Intuit's Million Dollar Check: Pay to Play Politics at its Worst
November 2nd, 2006
Software giant Intuit just gave us a textbook case of pay to play politics at its worst.
When the State Franchise Tax Board offered taxpayers a free on-line tax
preparation program, it ran afoul of Intuit, a Mountain View-based
company that makes a billion dollars a year selling tax preparation
software, including its “TurboTax” program.
Intuit struck back at Board of Equalization member John Chiang last
week. Chiang is a Democrat running for the State Controller. If
elected, Chiang would have a seat on the Franchise Tax Board. Chiang
supports the free tax filing program.
Intuit just dumped a million dollars into an independent expenditure
committee to help Republican Tony Strickland win the Controller’s job.
Strickland doesn’t want the state to offer free software to make tax
filing easier or cheaper for the taxpayer. Strickland’s election would
let Intuit rake in millions at the taxpayers’ expense.
A few years ago, the Franchise Tax Board, California’s tax collector,
pioneered a free on-line tax program called “Ready Return.” State
Controller Steve Westly championed this program. The program enabled
taxpayers with the simplest forms (single, no itemized deductions, and
no tax schedules to fill out) to go to a secure website, obtain their
tax information from the state, fill out a tax form and, if the
taxpayer desired, calculate the amount of tax owed or refund due.
Taxpayers had the option of doing the calculation themselves.
program eliminated tax filing headaches for thousands of Californians,
allowed low income taxpayers to more easily collect earned income tax
credits, and increased compliance with state tax filing requirements.
Ready Return was a smash hit with taxpayers who were selected to test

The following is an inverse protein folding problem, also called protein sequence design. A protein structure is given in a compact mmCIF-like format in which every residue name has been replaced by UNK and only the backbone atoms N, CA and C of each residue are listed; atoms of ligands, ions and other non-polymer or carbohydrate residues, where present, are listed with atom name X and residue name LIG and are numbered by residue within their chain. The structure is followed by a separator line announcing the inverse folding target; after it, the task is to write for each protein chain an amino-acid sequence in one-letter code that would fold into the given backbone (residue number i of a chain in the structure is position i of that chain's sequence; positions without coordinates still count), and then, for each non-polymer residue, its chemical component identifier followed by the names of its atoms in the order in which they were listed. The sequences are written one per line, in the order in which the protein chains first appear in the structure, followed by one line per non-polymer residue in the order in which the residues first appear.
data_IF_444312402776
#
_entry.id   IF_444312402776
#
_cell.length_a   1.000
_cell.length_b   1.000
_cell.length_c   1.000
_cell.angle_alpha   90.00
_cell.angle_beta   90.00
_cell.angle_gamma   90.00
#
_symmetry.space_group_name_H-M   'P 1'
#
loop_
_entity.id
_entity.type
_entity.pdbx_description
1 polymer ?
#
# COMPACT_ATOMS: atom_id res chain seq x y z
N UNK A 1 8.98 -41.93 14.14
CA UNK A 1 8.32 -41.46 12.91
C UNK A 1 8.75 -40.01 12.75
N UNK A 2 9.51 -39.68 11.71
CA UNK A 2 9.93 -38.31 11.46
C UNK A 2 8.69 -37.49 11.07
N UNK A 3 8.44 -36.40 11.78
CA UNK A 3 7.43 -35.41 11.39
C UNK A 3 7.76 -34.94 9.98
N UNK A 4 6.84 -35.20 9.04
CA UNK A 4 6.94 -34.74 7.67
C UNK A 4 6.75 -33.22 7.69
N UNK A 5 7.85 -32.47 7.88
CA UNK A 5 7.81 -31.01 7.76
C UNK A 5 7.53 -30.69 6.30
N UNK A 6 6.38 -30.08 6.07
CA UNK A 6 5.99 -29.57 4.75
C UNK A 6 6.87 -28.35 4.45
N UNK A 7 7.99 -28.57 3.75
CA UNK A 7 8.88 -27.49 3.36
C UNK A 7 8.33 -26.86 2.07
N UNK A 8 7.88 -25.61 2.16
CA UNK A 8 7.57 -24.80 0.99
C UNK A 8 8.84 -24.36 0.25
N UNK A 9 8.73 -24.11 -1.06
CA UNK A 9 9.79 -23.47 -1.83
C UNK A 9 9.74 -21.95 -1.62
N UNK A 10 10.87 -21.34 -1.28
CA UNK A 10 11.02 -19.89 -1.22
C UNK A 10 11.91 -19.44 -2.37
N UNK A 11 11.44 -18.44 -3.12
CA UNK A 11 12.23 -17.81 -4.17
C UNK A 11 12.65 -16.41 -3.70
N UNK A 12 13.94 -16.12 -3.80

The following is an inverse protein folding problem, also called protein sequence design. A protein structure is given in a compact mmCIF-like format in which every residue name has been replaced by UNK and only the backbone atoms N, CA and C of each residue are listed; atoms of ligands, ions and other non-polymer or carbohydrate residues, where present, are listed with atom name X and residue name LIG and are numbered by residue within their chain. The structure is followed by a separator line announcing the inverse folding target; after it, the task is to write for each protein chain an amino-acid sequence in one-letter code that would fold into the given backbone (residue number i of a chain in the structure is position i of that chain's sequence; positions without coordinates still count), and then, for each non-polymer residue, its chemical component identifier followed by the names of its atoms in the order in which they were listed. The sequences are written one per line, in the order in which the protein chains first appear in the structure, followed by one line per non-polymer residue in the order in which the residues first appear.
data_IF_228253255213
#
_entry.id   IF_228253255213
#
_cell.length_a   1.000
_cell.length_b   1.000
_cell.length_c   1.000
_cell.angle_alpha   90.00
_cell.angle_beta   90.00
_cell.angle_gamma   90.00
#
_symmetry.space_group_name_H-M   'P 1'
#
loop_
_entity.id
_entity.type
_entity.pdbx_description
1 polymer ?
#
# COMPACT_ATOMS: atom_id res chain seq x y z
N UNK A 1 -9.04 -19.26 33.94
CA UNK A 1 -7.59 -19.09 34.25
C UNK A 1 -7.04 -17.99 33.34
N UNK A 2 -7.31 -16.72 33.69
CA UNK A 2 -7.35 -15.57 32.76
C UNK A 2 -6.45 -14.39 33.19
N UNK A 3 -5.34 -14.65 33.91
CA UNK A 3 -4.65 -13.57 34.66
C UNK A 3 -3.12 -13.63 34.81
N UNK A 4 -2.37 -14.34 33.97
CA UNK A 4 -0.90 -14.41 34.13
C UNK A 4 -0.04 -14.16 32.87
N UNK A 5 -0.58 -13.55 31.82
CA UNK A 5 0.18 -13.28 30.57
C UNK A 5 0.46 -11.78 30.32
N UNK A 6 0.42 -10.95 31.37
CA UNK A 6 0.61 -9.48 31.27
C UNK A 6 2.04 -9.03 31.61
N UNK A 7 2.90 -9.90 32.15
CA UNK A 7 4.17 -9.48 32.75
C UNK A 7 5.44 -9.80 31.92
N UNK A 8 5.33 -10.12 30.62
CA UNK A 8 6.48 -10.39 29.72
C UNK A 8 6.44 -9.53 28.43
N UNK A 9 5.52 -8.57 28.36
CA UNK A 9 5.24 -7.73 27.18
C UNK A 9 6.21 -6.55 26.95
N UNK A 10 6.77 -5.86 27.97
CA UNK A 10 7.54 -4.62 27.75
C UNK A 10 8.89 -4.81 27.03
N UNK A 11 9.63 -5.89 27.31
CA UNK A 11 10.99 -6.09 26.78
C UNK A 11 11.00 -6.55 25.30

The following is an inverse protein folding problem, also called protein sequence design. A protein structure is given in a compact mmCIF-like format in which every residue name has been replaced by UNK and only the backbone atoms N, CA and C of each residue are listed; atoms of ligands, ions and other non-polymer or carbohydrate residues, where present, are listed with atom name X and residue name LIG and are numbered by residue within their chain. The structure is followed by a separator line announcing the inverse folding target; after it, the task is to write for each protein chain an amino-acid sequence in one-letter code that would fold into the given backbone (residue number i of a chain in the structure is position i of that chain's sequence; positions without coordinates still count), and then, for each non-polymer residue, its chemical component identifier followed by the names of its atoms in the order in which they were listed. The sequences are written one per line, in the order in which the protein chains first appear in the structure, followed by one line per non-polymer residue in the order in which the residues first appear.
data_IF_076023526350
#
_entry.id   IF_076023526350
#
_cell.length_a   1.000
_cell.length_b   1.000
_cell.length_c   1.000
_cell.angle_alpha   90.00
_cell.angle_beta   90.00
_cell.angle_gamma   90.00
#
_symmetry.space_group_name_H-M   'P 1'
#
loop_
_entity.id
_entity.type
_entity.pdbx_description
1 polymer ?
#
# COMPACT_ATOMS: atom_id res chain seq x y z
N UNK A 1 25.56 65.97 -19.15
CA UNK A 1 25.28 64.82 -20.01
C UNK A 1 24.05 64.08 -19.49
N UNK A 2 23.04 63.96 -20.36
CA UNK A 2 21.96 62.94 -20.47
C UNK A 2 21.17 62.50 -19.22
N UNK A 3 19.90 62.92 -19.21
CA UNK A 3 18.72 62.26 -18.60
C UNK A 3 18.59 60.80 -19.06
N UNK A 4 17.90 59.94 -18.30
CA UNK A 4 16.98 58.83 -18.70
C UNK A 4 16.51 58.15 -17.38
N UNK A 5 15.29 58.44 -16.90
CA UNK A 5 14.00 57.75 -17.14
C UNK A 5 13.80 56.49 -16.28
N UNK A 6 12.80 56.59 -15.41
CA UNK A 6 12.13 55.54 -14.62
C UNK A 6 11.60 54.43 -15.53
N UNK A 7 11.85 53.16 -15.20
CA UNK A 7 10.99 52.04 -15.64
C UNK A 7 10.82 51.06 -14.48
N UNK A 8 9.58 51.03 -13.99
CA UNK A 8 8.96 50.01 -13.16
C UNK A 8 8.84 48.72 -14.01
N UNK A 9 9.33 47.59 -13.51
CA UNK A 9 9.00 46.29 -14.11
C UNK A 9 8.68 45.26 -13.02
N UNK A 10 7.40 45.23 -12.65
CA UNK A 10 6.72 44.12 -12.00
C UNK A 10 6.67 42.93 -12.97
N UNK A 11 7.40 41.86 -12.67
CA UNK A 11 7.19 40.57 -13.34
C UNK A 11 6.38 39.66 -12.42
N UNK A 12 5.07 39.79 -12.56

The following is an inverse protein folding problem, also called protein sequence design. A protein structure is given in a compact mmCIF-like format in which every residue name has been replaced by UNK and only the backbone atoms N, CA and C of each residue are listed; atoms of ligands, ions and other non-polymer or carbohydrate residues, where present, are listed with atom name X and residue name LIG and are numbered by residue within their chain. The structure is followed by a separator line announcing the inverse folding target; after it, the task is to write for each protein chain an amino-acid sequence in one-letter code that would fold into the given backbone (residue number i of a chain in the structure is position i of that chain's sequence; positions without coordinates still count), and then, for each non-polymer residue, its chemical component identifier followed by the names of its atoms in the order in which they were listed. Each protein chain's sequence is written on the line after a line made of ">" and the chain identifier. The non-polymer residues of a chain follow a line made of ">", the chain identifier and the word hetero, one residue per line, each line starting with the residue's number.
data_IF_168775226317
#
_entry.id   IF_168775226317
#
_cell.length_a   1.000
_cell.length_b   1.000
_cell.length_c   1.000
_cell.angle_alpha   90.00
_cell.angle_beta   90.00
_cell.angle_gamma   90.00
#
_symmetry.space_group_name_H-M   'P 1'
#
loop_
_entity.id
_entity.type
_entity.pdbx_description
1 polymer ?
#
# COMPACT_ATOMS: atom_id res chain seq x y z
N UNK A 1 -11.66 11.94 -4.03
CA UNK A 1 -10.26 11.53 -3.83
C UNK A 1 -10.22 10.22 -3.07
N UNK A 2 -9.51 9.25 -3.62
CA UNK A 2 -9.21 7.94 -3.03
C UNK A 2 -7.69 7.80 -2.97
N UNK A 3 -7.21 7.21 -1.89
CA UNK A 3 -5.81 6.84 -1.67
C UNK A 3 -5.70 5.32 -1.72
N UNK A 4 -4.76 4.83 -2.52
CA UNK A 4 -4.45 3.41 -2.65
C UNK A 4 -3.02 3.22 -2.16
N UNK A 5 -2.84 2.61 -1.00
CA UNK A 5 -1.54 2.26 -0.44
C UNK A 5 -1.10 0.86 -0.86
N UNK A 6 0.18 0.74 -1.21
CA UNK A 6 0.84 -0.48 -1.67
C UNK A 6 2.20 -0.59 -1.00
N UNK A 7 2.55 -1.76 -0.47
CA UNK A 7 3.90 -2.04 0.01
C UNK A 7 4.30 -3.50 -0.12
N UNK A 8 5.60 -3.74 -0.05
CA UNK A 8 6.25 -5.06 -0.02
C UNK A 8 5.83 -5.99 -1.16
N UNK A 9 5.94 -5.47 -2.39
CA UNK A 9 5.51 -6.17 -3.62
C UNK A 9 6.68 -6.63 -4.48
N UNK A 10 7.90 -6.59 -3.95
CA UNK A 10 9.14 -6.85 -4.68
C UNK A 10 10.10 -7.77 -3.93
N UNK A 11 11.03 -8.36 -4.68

the program. 98% of users surveyed said they would use it again. This
threatened Intuit, a highly profitable company whose Turbo Tax
preparation software dominates the market along with H & R Block’s
Intuit lobbied hard to kill the free state program. It introduced “do
no math” legislation to stop the free state software from performing
calculations, thus rendering the program useless for taxpayers. It
lobbied successfully this year to strip the funding needed to keep the
free tax filing program alive.
John Chiang has been supportive of Ready Return. He wants to re-establish and expand the Ready Return project.
Intuit prefers a State Controller who will kill Ready Return, so
taxpayers will keep on paying through the nose for the company's
software. The company dumped a million into the “Alliance for
California's Tomorrow”, an independent expenditure campaign committee
running ads to help Tony Strickland win the Controller’s seat.
Intuit’s big donation is perfectly legal under California campaign law.
It is a perfect example of corporate meddling in our democracy.
Taxpayers have good reason to be upset with a system that allows a
business to buy the election for the state’s tax collector, simply to
make sure that paying taxes continues to be difficult and costly for
the rest of us.
Public financing of elections would stop big businesses like Intuit from purchasing
the government for their private profit motives. We need Clean
Money reform now.